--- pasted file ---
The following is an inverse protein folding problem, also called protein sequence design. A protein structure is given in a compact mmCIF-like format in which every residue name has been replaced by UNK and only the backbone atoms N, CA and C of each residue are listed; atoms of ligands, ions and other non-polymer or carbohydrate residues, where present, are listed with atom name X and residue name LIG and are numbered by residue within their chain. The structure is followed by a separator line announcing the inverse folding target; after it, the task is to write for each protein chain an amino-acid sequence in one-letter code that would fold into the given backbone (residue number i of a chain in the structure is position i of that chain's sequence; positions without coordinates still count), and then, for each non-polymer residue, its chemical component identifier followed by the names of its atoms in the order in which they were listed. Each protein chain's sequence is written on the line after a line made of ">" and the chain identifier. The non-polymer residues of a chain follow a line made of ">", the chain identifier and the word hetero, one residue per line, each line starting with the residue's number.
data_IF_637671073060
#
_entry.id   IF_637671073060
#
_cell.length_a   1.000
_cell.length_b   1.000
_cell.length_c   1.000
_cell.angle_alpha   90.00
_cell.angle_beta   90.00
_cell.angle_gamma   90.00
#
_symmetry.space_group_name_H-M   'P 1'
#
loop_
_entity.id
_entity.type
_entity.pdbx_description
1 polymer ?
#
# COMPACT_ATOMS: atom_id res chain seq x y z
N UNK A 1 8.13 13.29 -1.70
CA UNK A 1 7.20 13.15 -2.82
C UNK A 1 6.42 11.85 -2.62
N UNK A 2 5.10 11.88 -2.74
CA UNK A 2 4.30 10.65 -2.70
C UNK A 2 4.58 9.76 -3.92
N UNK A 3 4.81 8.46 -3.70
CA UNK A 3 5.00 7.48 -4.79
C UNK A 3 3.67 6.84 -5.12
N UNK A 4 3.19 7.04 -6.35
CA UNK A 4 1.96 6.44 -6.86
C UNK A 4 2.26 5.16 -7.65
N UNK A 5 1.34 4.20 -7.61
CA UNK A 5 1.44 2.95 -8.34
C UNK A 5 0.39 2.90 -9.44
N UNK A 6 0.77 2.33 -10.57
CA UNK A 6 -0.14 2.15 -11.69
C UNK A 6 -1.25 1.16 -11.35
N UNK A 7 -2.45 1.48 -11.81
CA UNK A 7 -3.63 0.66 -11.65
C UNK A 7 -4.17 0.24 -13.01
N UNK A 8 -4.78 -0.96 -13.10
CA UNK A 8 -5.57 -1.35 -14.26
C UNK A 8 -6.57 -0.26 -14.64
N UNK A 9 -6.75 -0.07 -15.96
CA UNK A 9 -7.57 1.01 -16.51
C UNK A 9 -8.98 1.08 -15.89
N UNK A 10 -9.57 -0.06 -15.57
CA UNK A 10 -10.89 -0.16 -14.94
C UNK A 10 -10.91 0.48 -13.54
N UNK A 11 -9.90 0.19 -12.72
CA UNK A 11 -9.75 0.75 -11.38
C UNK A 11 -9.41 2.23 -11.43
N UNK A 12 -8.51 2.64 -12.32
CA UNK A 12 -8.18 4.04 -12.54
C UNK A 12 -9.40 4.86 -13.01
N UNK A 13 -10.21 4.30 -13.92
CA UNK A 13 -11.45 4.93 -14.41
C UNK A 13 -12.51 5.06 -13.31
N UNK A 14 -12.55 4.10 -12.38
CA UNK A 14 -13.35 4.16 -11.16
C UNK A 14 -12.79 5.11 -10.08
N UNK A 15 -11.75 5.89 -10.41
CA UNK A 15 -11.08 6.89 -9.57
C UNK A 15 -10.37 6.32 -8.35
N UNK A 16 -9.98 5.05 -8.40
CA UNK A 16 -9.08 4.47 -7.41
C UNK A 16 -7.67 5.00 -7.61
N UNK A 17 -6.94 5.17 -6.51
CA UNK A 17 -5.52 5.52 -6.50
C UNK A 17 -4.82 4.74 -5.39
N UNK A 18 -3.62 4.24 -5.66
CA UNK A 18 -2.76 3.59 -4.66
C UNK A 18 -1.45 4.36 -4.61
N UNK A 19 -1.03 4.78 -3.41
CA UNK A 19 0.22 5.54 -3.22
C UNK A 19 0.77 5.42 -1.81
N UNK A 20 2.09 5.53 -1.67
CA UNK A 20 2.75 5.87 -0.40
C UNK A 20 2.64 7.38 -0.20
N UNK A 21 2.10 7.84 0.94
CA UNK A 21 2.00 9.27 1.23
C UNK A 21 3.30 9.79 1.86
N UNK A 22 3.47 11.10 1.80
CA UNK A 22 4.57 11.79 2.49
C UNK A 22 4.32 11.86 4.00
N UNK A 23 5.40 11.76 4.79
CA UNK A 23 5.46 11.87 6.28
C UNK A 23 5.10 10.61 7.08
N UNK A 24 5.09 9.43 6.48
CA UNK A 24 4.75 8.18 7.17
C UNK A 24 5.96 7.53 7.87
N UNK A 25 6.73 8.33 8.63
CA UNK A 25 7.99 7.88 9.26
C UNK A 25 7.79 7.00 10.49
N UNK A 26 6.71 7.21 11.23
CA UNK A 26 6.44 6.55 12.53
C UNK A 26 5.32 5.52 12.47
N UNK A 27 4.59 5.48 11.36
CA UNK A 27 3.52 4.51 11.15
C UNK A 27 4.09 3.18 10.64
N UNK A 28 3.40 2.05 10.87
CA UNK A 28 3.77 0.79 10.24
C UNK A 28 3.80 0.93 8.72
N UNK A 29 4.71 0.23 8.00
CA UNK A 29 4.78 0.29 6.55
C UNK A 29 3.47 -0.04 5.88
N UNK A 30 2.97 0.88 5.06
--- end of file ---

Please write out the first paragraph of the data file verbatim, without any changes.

The following is an inverse protein folding problem, also called protein sequence design. A protein structure is given in a compact mmCIF-like format in which every residue name has been replaced by UNK and only the backbone atoms N, CA and C of each residue are listed; atoms of ligands, ions and other non-polymer or carbohydrate residues, where present, are listed with atom name X and residue name LIG and are numbered by residue within their chain. The structure is followed by a separator line announcing the inverse folding target; after it, the task is to write for each protein chain an amino-acid sequence in one-letter code that would fold into the given backbone (residue number i of a chain in the structure is position i of that chain's sequence; positions without coordinates still count), and then, for each non-polymer residue, its chemical component identifier followed by the names of its atoms in the order in which they were listed. Each protein chain's sequence is written on the line after a line made of ">" and the chain identifier. The non-polymer residues of a chain follow a line made of ">", the chain identifier and the word hetero, one residue per line, each line starting with the residue's number.